Draw and identify lines and angles, and classify shapes by properties of their lines and angles.

• NY-4.G.1 Draw points, lines, line segments, rays, angles (right, acute, obtuse), and perpendicular and parallel lines. Identify these in two-dimensional figures.
• NY-4.G.2a Identify and name triangles based on angle size (right, obtuse, acute).
• NY-4.G.2b Identify and name all quadrilaterals with 2 pairs of parallel sides as parallelograms.
• NY-4.G.2c Identify and name all quadrilaterals with four right angles as rectangles.
• NY-4.G.3 Recognize a line of symmetry for a two-dimensional figure as a line across the figure such that the figure can be folded along the line into matching parts. Identify line-symmetric figures and draw lines of symmetry

### Unit 5: Geometry

Solve problems involving measurement and conversion of measurements from a larger unit to a smaller unit.

• NY-4.MD.3 Apply the area and perimeter formulas for rectangles in real world and mathematical problems.
e.g., Find the width of a rectangular room given the area of the flooring and the length, by viewing the area formula as a multiplication equation with an unknown factor.

### Unit 6: Measurement and Data

Solve problems involving measurement and conversion of measurements from a larger unit to a smaller unit.

• NY-4.MD.1 Know relative sizes of measurement units: ft., in.; km, m, cm
e.g., An inch is about the distance from the tip of your thumb to your first knuckle. A foot is the length of two-dollar bills.
A meter is about the height of a kitchen counter. A kilometer is 2 ½ laps around most tracks.Know the conversion factor and use it to convert measurements in a larger unit in terms of a smaller unit: ft., in.; km, m, cm; hr., min.,sec.
e.g., Know that 1 ft. is 12 times as long as 1 in. and express the length of a 4 ft. snake as 48 in.
Given the conversion factor, convert all other measurements within a single system of measurement from a larger unit to a smaller unit.
e.g., Given the conversion factors, convert kilograms to grams, pounds to ounces, or liters to milliliters.
Note: Grade 4 expectations are limited to fractions with denominators 2, 3, 4, 5, 6, 8, 10, 12, and 100.

### Unit 1: Number and Operations — Fractions

Use equivalent fractions as a strategy to add and subtract fractions.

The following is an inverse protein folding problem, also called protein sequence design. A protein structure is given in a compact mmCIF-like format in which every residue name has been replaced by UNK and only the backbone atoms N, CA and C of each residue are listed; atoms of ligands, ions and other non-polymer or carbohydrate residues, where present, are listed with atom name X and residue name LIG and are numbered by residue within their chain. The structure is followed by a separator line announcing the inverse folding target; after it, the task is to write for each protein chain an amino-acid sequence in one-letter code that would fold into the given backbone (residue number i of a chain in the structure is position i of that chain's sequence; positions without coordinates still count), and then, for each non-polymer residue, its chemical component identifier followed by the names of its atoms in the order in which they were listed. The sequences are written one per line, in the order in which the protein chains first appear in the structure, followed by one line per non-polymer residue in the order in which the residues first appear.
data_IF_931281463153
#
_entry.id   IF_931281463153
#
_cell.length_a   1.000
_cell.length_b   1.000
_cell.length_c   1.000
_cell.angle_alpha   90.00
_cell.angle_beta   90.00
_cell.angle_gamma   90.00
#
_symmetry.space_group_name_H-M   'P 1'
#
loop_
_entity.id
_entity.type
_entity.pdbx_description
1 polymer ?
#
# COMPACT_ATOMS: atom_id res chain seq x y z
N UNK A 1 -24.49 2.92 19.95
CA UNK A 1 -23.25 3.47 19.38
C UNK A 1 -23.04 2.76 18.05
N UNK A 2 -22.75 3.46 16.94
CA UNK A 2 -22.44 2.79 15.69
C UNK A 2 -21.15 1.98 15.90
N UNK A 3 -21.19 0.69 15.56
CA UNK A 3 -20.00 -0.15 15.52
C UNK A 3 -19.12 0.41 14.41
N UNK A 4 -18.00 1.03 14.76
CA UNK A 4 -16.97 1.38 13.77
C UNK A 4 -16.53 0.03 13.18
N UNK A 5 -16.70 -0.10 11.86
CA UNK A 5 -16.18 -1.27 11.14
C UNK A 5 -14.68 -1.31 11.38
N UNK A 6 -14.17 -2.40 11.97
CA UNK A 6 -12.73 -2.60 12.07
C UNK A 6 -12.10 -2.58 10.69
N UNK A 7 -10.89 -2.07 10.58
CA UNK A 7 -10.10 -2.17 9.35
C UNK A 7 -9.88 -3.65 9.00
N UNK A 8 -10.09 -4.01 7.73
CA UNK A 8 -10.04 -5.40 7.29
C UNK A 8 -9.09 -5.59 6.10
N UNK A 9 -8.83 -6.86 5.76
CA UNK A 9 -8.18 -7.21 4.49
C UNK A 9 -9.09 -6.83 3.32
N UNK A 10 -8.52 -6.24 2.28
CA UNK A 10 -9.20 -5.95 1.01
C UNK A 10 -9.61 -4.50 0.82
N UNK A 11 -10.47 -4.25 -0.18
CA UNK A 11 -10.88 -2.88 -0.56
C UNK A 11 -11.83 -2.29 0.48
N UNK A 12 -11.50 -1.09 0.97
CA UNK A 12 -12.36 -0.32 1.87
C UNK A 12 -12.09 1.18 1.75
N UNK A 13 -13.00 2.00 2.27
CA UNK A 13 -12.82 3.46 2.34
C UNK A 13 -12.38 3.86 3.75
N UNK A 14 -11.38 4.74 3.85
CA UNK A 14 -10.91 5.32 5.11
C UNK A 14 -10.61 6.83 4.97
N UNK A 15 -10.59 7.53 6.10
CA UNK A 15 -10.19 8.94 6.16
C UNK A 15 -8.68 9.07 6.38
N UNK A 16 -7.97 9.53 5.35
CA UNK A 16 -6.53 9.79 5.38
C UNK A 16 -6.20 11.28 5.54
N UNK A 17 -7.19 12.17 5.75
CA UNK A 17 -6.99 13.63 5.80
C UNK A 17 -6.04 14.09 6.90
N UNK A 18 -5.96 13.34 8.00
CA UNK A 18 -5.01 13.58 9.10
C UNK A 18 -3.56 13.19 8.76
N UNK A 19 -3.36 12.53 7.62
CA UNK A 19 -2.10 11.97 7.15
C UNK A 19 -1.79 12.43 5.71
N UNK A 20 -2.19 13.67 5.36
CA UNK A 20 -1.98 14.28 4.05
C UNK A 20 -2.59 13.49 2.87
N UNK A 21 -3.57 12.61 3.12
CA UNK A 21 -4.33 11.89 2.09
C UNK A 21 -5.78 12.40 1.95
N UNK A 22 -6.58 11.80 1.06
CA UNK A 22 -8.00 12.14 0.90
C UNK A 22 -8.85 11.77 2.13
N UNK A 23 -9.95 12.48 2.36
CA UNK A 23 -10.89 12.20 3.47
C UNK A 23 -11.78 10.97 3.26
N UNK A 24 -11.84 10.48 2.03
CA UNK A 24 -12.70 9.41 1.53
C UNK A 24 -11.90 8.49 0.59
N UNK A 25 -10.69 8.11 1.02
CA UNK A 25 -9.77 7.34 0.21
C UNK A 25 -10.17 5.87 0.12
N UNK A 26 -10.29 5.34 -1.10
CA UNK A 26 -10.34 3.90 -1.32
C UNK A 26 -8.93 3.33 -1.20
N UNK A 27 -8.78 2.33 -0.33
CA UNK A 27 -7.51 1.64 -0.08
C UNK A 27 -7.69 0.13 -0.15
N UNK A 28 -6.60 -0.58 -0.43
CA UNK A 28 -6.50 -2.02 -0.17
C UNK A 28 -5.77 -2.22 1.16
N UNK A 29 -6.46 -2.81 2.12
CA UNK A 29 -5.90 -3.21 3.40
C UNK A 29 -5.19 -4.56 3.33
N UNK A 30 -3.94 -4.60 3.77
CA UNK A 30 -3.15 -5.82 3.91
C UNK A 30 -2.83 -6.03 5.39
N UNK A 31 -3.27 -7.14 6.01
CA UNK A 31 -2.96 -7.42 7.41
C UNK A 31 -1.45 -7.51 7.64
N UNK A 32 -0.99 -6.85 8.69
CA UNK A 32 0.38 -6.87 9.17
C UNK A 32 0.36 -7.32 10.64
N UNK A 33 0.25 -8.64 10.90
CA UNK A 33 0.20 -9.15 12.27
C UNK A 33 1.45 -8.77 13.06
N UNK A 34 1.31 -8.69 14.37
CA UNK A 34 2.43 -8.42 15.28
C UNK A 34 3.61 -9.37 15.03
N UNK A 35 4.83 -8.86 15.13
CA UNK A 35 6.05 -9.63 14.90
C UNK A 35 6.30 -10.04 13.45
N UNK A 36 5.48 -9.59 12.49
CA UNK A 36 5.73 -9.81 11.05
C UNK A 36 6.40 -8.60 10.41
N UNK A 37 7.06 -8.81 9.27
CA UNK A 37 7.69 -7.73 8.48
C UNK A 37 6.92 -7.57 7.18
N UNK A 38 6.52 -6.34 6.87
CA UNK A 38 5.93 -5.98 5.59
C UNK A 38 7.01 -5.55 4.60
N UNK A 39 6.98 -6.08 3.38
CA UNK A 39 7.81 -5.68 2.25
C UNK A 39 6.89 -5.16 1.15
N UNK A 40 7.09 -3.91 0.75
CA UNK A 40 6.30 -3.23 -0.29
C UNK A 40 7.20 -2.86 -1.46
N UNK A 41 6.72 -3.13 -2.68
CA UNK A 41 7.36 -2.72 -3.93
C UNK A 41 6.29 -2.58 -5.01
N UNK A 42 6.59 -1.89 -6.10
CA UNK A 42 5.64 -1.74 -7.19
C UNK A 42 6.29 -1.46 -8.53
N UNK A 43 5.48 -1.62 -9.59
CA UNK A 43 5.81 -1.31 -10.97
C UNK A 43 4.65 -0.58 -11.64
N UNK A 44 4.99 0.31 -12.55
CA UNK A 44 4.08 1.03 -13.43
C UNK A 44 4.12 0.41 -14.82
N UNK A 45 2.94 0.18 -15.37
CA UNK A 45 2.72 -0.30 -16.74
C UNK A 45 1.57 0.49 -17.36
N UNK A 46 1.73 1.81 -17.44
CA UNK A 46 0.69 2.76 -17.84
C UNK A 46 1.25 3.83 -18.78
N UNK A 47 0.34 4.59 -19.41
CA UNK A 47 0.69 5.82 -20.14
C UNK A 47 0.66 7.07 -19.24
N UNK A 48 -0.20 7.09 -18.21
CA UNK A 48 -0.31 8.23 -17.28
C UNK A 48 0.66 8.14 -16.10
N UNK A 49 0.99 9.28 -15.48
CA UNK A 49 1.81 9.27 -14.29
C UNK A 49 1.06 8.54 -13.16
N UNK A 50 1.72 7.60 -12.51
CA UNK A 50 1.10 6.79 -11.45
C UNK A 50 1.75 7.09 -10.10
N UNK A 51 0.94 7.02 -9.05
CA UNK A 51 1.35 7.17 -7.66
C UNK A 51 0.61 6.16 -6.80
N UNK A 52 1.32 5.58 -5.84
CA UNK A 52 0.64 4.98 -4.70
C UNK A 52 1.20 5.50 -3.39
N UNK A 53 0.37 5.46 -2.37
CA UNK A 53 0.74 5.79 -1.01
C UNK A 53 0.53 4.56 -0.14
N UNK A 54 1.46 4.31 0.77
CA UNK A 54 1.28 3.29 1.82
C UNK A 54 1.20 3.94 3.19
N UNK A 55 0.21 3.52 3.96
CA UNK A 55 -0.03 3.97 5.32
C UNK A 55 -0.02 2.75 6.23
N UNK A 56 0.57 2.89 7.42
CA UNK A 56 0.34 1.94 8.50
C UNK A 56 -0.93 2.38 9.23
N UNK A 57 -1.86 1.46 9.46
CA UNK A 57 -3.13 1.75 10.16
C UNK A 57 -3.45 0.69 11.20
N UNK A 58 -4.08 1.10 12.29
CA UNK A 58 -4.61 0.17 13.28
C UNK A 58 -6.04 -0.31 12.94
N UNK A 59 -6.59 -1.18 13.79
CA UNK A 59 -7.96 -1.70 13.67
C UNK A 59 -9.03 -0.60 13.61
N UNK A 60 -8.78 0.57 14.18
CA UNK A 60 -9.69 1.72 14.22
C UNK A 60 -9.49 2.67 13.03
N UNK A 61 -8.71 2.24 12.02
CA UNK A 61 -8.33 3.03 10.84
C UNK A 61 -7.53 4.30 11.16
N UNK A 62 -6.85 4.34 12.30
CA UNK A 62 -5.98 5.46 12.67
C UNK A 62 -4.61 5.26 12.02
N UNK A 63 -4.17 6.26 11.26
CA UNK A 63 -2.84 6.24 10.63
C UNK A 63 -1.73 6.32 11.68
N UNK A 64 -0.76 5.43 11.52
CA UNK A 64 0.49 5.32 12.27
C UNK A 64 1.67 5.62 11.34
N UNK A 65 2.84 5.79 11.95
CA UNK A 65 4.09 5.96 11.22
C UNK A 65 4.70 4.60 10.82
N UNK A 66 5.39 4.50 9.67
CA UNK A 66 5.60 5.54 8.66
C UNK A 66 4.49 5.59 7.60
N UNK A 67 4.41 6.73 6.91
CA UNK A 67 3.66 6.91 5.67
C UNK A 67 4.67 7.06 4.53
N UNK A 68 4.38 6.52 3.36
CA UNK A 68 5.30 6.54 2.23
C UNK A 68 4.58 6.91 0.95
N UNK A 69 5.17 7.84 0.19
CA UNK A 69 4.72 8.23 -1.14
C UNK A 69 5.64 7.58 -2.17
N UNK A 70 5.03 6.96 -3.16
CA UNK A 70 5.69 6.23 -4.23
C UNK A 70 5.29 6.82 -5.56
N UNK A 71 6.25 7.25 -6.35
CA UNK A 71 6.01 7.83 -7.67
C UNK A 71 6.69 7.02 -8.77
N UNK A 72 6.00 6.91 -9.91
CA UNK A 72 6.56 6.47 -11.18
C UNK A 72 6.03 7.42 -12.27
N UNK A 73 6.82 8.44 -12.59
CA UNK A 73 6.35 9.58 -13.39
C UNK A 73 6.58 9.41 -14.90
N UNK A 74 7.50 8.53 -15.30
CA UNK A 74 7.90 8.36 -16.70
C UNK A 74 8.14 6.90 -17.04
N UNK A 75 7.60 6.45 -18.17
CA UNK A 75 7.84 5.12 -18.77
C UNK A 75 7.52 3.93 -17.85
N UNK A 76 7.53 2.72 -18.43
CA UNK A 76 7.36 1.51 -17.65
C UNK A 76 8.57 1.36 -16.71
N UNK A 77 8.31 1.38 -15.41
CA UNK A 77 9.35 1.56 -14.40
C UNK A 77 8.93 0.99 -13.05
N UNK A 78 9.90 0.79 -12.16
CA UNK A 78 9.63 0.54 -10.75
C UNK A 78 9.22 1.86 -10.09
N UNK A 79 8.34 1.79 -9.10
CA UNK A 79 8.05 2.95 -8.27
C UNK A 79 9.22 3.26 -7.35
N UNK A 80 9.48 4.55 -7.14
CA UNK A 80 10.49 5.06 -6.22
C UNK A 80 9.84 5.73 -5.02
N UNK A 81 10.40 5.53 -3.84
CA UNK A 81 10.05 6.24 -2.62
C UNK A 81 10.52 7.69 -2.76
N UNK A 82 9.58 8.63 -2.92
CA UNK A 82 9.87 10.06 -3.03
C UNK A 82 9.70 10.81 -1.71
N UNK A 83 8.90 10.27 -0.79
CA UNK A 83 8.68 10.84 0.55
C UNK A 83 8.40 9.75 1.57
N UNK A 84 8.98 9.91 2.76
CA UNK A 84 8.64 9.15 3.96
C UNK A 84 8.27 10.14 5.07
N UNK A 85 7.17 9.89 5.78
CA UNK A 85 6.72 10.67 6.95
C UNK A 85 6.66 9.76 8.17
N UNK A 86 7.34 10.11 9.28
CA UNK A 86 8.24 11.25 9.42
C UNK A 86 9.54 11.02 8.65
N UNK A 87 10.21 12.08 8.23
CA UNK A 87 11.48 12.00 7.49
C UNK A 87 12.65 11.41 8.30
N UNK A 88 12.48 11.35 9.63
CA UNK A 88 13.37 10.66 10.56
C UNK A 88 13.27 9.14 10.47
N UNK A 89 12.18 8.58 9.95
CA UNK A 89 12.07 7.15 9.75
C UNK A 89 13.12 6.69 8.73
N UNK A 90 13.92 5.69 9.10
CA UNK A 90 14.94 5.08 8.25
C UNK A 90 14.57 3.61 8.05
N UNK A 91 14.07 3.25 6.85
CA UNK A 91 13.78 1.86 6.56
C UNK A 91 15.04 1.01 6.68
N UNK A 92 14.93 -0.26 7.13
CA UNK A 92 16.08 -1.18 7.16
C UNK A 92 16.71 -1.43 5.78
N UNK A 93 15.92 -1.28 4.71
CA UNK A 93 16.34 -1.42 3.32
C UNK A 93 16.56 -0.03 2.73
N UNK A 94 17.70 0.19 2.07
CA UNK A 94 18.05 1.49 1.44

• NY-5.NF.1 Add and subtract fractions with unlike denominators (including mixed numbers) by replacing given fractions with equivalent fractions in such a way as to produce an equivalent sum or difference of fractions with like denominators.
• NY-5.NF.2 Solve word problems involving addition and subtraction of fractions referring to the same whole, including cases of unlike denominators.
e.g., using visual fraction models or equations to represent the problem.
Use benchmark fractions and number sense of fractions to estimate mentally and assess the reasonableness of answers.
e.g., Recognize an incorrect result 2/5 + 1/2 = 3/7 by observing that 2/7 < 1/2

### Unit 2: Number and Operations — Fractions

Apply and extend previous understandings of multiplication and division to multiply and divide fractions.

• NY-5.NF.3 Interpret a fraction as division of the numerator by the denominator (a/b = a ÷ b).
e.g., Interpret 3/4 as the result of dividing 3 by 4, noting that 3/4 multiplied by 4 equals 3, and that when 3 wholes are shared equally among 4 people each person has a share of size 3/4.
Solve word problems involving division of whole numbers leading to answers in the form of fractions or mixed numbers.
e.g., using visual fraction models or equations to represent the problem. e.g., If 9 people want to share a 50-pound sack of rice equally by weight, how many pounds of rice should each person get? Between what two whole numbers does your answer lie?
Convert like measurement units within a given measurement system.
• NY-5.MD.1 Convert among different-sized standard measurement units within a given measurement system when the conversion factor is given. Use these conversions in solving multi-step, real world problems.

### Unit 3: Number and Operations — Fractions

Apply and extend previous understandings of multiplication and division to multiply and divide fractions.

• NY-5.NF.4a Interpret the product
a/b × q as a part of a partition of q into b equal parts; equivalently, as the result of a sequence of operations a × q ÷ b.
e.g., Use a visual fraction model to show 2/3 × 4 = 8/3, and create a story context for this equation. Do the same with 2/3 × 4/5 = 8/15.
• NY-5.NF.4b Find the area of a rectangle with fractional side lengths by tiling it with rectangles of the appropriate unit fraction side lengths, and show that the area is the same as would be found by multiplying the side lengths. Multiply fractional side lengths to find areas of rectangles, and represent fraction products as rectangular areas.

### Unit 4: Number and Operations — Fractions